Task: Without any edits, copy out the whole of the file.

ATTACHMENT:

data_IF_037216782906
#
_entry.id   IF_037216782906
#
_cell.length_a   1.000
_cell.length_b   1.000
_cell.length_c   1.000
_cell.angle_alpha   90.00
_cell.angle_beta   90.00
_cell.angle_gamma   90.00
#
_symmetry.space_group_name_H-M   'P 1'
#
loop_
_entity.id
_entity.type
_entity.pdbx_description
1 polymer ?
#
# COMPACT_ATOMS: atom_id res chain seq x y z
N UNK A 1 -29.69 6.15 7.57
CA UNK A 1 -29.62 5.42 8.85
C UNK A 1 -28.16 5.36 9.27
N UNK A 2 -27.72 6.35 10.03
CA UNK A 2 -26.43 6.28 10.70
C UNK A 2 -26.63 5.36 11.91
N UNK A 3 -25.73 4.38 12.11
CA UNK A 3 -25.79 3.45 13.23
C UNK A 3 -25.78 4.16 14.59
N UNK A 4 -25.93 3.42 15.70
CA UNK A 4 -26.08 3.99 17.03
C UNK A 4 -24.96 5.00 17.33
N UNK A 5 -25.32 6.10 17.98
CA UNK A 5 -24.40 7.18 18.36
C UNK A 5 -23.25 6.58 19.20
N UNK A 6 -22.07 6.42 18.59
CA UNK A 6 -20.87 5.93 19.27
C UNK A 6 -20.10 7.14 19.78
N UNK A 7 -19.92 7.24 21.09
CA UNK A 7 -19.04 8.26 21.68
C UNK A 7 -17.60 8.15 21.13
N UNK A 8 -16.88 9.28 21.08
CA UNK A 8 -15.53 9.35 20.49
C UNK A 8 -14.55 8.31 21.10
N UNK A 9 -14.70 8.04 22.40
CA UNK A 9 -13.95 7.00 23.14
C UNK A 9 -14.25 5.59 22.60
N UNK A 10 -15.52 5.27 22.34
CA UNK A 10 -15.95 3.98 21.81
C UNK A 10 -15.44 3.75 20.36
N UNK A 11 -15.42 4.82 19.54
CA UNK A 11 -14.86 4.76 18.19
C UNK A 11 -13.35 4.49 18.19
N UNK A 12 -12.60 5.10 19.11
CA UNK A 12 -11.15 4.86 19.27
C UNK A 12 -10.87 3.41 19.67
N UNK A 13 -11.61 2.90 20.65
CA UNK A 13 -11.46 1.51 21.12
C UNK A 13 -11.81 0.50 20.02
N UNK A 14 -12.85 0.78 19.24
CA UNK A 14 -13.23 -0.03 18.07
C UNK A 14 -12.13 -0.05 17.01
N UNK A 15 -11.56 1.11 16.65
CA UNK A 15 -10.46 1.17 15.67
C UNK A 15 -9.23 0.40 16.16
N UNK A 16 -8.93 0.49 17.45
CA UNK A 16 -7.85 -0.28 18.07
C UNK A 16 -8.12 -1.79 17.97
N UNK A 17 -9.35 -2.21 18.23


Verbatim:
data_IF_037216782906
#
_entry.id   IF_037216782906
#
_cell.length_a   1.000
_cell.length_b   1.000
_cell.length_c   1.000
_cell.angle_alpha   90.00
_cell.angle_beta   90.00
_cell.angle_gamma   90.00
#
_symmetry.space_group_name_H-M   'P 1'
#
loop_
_entity.id
_entity.type
_entity.pdbx_description
1 polymer ?
#
# COMPACT_ATOMS: atom_id res chain seq x y z
N UNK A 1 -29.69 6.15 7.57
CA UNK A 1 -29.62 5.42 8.85
C UNK A 1 -28.16 5.36 9.27
N UNK A 2 -27.72 6.35 10.03
CA UNK A 2 -26.43 6.28 10.70
C UNK A 2 -26.63 5.36 11.91
N UNK A 3 -25.73 4.38 12.11
CA UNK A 3 -25.79 3.45 13.23
C UNK A 3 -25.78 4.16 14.59
N UNK A 4 -25.93 3.42 15.70
CA UNK A 4 -26.08 3.99 17.03
C UNK A 4 -24.96 5.00 17.33
N UNK A 5 -25.32 6.10 17.98
CA UNK A 5 -24.40 7.18 18.36
C UNK A 5 -23.25 6.58 19.20
N UNK A 6 -22.07 6.42 18.59
CA UNK A 6 -20.87 5.93 19.27
C UNK A 6 -20.10 7.14 19.78
N UNK A 7 -19.92 7.24 21.09
CA UNK A 7 -19.04 8.26 21.68
C UNK A 7 -17.60 8.15 21.13
N UNK A 8 -16.88 9.28 21.08
CA UNK A 8 -15.53 9.35 20.49
C UNK A 8 -14.55 8.31 21.10
N UNK A 9 -14.70 8.04 22.40
CA UNK A 9 -13.95 7.00 23.14
C UNK A 9 -14.25 5.59 22.60
N UNK A 10 -15.52 5.27 22.34
CA UNK A 10 -15.95 3.98 21.81
C UNK A 10 -15.44 3.75 20.36
N UNK A 11 -15.42 4.82 19.54
CA UNK A 11 -14.86 4.76 18.19
C UNK A 11 -13.35 4.49 18.19
N UNK A 12 -12.60 5.10 19.11
CA UNK A 12 -11.15 4.86 19.27
C UNK A 12 -10.87 3.41 19.67
N UNK A 13 -11.61 2.90 20.65
CA UNK A 13 -11.46 1.51 21.12
C UNK A 13 -11.81 0.50 20.02
N UNK A 14 -12.85 0.78 19.24
CA UNK A 14 -13.23 -0.03 18.07
C UNK A 14 -12.13 -0.05 17.01
N UNK A 15 -11.56 1.11 16.65
CA UNK A 15 -10.46 1.17 15.67
C UNK A 15 -9.23 0.40 16.16
N UNK A 16 -8.93 0.49 17.45
CA UNK A 16 -7.85 -0.28 18.07
C UNK A 16 -8.12 -1.79 17.97
N UNK A 17 -9.35 -2.21 18.23